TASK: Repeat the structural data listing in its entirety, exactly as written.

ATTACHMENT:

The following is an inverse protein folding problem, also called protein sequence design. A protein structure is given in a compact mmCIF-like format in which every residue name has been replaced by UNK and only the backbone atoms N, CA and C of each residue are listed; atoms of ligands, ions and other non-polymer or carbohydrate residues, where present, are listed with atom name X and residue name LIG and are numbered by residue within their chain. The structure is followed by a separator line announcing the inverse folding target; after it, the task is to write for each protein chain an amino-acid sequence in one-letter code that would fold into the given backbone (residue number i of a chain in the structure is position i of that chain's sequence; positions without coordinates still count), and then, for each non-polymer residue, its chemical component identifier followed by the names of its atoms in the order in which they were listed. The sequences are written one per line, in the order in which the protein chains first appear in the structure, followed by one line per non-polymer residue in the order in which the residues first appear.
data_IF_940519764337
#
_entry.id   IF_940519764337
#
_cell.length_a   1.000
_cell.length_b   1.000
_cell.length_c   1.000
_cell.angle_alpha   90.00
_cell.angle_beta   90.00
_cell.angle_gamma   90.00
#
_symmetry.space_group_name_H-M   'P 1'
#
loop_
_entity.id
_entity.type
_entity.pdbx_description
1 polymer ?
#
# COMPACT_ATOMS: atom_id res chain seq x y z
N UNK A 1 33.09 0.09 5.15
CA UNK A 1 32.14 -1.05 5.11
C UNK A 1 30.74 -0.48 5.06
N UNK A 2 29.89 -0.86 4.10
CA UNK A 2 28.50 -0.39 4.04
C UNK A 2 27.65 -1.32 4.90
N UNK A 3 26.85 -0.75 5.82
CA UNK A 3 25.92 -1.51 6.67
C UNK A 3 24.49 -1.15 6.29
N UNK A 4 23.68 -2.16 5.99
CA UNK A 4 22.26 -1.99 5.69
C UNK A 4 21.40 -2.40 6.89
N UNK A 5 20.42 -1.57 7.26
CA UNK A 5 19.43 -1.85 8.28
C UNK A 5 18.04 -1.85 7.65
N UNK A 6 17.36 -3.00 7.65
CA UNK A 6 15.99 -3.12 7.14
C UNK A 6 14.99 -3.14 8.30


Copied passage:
The following is an inverse protein folding problem, also called protein sequence design. A protein structure is given in a compact mmCIF-like format in which every residue name has been replaced by UNK and only the backbone atoms N, CA and C of each residue are listed; atoms of ligands, ions and other non-polymer or carbohydrate residues, where present, are listed with atom name X and residue name LIG and are numbered by residue within their chain. The structure is followed by a separator line announcing the inverse folding target; after it, the task is to write for each protein chain an amino-acid sequence in one-letter code that would fold into the given backbone (residue number i of a chain in the structure is position i of that chain's sequence; positions without coordinates still count), and then, for each non-polymer residue, its chemical component identifier followed by the names of its atoms in the order in which they were listed. The sequences are written one per line, in the order in which the protein chains first appear in the structure, followed by one line per non-polymer residue in the order in which the residues first appear.
data_IF_940519764337
#
_entry.id   IF_940519764337
#
_cell.length_a   1.000
_cell.length_b   1.000
_cell.length_c   1.000
_cell.angle_alpha   90.00
_cell.angle_beta   90.00
_cell.angle_gamma   90.00
#
_symmetry.space_group_name_H-M   'P 1'
#
loop_
_entity.id
_entity.type
_entity.pdbx_description
1 polymer ?
#
# COMPACT_ATOMS: atom_id res chain seq x y z
N UNK A 1 33.09 0.09 5.15
CA UNK A 1 32.14 -1.05 5.11
C UNK A 1 30.74 -0.48 5.06
N UNK A 2 29.89 -0.86 4.10
CA UNK A 2 28.50 -0.39 4.04
C UNK A 2 27.65 -1.32 4.90
N UNK A 3 26.85 -0.75 5.82
CA UNK A 3 25.92 -1.51 6.67
C UNK A 3 24.49 -1.15 6.29
N UNK A 4 23.68 -2.16 5.99
CA UNK A 4 22.26 -1.99 5.69
C UNK A 4 21.40 -2.40 6.89
N UNK A 5 20.42 -1.57 7.26
CA UNK A 5 19.43 -1.85 8.28
C UNK A 5 18.04 -1.85 7.65
N UNK A 6 17.36 -3.00 7.65
CA UNK A 6 15.99 -3.12 7.14
C UNK A 6 14.99 -3.14 8.30